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  • Augmentation with onlay dermal allografts may enhance rotator cuff repair

    Dermal allograft augmentation is commonly indicated for patients with large rotator cuff tears (3 cm to 5 cm), previous unsuccessful rotator cuff repairs or patients with chronic tears with compromised tissue quality and no advanced glenohumeral osteoarthritis (Hamada grades 1 and 2). Prior to the surgical intervention, a crucial step involves the preoperative assessment to ascertain the feasibility of repairing the tear. This assessment involves a comprehensive evaluation of the patient’s MRI scans, focusing on factors such as tear size, tissue quality and the degree of retraction exhibited by the tear.

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  • Stem Cell Therapy May Help Treat Multiple Sclerosis

    A stem cell therapy for multiple sclerosis (MS) appears to be generally safe and effective, but it isn’t widely utilized. Researchers in Sweden are trying to get the word out.

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  • Exploring Stem Cell Therapies in Orthopedics: Are You a Potential Beneficiary?

    The medical world is continuously evolving, with stem cell therapies emerging as a game-changer, especially in orthopedics. The potential to repair, rejuvenate, and reduce inflammation in joints, bones, and surrounding tissues makes this approach a beacon of hope for many. But is it suitable for you?

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  • Stem cell-based therapeutic strategies for rotator cuff tendinopathy

    Stem cell therapy has brought hope for tendon healing in patients with final stage rotator cuff tendinopathy. Some clinical trials have confirmed the effectiveness of stem cell therapy for rotator cuff tendinopathy, but its application has not been promoted and approved. There are still many issues that should be solved prior to using stem cell therapy in clinical applications.

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  • Injectable hydrogel made from antler mesenchyme matrix for regenerative wound healing

    Scar formation and loss of cutaneous appendages are the greatest challenges in cutaneous wound healing. Previous studies have indicated that antler reserve mesenchyme (RM) cells and their conditioned medium improved regenerative wound healing with partial recovery of cutaneous appendages.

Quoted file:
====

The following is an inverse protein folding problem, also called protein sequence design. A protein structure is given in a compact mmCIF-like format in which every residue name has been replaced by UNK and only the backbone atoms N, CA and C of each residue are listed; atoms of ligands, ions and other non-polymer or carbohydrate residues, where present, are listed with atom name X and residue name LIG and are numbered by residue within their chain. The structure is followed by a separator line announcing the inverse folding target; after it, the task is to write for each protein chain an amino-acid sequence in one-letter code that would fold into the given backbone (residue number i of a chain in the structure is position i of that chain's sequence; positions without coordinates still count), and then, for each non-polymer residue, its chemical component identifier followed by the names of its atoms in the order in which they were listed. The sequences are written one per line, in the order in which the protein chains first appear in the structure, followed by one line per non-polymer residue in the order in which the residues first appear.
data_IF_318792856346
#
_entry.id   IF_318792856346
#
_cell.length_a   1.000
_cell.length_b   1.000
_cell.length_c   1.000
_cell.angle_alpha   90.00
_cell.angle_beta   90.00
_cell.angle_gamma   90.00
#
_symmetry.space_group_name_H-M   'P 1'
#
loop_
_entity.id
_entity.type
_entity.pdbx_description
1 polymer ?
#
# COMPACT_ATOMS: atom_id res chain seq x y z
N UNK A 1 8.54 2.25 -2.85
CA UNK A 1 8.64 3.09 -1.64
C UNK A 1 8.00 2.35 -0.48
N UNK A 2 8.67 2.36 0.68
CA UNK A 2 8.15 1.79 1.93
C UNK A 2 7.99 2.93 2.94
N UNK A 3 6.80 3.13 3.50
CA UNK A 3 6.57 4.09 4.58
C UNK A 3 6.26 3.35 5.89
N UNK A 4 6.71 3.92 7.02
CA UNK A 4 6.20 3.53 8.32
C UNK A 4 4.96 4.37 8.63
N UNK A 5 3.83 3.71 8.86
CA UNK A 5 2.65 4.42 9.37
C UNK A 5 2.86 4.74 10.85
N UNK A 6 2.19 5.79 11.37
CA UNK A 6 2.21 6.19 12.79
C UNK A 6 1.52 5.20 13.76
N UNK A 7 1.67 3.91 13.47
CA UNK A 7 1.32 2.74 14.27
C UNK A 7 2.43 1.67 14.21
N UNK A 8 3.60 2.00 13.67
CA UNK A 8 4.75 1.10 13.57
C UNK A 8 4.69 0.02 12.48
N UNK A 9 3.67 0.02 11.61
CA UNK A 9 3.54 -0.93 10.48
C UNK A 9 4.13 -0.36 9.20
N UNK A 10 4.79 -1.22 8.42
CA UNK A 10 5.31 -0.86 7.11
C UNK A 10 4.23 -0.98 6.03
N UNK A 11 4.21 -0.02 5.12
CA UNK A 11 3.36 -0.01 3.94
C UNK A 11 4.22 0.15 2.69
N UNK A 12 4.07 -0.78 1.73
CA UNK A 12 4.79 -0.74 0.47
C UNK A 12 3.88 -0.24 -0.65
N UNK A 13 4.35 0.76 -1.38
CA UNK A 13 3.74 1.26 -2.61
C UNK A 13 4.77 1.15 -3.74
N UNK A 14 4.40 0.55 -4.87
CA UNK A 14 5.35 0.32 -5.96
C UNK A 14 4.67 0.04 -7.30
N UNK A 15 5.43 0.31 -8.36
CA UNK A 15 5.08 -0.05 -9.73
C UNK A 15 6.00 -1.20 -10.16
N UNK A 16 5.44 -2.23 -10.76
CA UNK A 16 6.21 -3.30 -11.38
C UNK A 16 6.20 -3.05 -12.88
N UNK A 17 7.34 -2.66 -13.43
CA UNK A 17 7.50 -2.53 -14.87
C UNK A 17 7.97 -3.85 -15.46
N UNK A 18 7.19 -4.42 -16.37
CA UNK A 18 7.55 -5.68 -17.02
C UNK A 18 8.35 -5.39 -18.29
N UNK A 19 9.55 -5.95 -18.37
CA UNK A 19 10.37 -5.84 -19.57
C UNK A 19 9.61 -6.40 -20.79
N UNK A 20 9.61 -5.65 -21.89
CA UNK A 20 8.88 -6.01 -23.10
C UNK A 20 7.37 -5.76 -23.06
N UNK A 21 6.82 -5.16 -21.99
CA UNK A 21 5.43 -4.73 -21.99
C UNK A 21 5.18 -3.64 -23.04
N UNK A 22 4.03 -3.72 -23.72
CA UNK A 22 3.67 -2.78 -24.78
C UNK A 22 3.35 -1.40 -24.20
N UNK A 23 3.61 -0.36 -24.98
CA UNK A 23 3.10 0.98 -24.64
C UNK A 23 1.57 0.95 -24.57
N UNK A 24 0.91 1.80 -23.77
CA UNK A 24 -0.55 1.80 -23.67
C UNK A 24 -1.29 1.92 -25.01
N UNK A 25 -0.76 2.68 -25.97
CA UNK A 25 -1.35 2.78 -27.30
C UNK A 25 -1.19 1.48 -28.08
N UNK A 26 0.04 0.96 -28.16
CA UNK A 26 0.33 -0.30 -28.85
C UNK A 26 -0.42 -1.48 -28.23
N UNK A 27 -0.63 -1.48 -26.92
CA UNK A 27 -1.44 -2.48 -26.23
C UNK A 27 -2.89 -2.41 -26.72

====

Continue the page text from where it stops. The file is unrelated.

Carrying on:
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  • Aged skeletal stem cells interfere with healing and promote 'inflamm-aging'

    Researchers at the Stanford Institute for Stem Cell Biology and Regenerative Medicine have discovered how changes in aging skeletal stem cells may be an underlying cause of poor fracture healing, osteoporosis and various blood disorders as well as generalized inflammation and aging (sometimes called "inflamm-aging") of cells and systems throughout the body. However, the researchers are also discovering how they might reinvigorate aging skeletal stem cell so that they start acting younger again, potentially reversing these changes.

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  • Orthobiologics: An Updated Definition

    Source: Scientific Research

    Orthobiologics is a subset of regenerative medicine, which focuses on treating the musculoskeletal system. The main therapeutics utilized include platelet-rich plasma, stem cells, exosomes, and scaffolding matrices. Continuous discoveries and new innovations have led to an increase in both popularity and usage of these therapeutics by various medical and scientific communities.

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  • American Orthopaedic Society for Sports Medicine
  • American Association of Nurse Anesthesiology
  • RYC Orthopedics
  • American Academy of Orthopaedic Surgeons
  • International Society for Hip Arthroscopy
  • Kerlan Jobe Orthopaedic Clinic
  • NYU Langone Medical Center
  • American Board of Orthopaedic Surgery
  • Yale University

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